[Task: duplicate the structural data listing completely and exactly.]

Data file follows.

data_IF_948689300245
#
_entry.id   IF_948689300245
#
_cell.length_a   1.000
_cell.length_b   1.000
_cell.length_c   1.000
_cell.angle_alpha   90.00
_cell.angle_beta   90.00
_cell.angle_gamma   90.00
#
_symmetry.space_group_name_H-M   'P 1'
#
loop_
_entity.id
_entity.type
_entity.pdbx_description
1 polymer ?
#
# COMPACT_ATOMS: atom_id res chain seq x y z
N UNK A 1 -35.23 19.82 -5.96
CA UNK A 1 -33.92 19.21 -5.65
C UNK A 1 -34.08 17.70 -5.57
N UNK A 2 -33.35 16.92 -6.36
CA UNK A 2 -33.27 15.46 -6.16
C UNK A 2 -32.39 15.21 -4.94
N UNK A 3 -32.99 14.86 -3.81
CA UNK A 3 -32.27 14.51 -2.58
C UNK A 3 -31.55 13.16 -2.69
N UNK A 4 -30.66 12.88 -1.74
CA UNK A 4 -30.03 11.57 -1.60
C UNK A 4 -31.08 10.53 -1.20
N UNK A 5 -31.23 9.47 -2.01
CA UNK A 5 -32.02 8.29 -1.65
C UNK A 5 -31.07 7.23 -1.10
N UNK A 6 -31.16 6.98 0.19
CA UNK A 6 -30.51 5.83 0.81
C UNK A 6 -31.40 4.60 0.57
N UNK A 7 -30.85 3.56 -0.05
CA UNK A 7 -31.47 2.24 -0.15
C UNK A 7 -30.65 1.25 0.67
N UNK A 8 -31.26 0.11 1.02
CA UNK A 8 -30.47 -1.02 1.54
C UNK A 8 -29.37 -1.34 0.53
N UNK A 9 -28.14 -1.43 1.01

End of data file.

data_IF_948689300245
#
_entry.id   IF_948689300245
#
_cell.length_a   1.000
_cell.length_b   1.000
_cell.length_c   1.000
_cell.angle_alpha   90.00
_cell.angle_beta   90.00
_cell.angle_gamma   90.00
#
_symmetry.space_group_name_H-M   'P 1'
#
loop_
_entity.id
_entity.type
_entity.pdbx_description
1 polymer ?
#
# COMPACT_ATOMS: atom_id res chain seq x y z
N UNK A 1 -35.23 19.82 -5.96
CA UNK A 1 -33.92 19.21 -5.65
C UNK A 1 -34.08 17.70 -5.57
N UNK A 2 -33.35 16.92 -6.36
CA UNK A 2 -33.27 15.46 -6.16
C UNK A 2 -32.39 15.21 -4.94
N UNK A 3 -32.99 14.86 -3.81
CA UNK A 3 -32.27 14.51 -2.58
C UNK A 3 -31.55 13.16 -2.69
N UNK A 4 -30.66 12.88 -1.74
CA UNK A 4 -30.03 11.57 -1.60
C UNK A 4 -31.08 10.53 -1.20
N UNK A 5 -31.23 9.47 -2.01
CA UNK A 5 -32.02 8.29 -1.65
C UNK A 5 -31.07 7.23 -1.10
N UNK A 6 -31.16 6.98 0.19
CA UNK A 6 -30.51 5.83 0.81
C UNK A 6 -31.40 4.60 0.57
N UNK A 7 -30.85 3.56 -0.05
CA UNK A 7 -31.47 2.24 -0.15
C UNK A 7 -30.65 1.25 0.67
N UNK A 8 -31.26 0.11 1.02
CA UNK A 8 -30.47 -1.02 1.54
C UNK A 8 -29.37 -1.34 0.53
N UNK A 9 -28.14 -1.43 1.01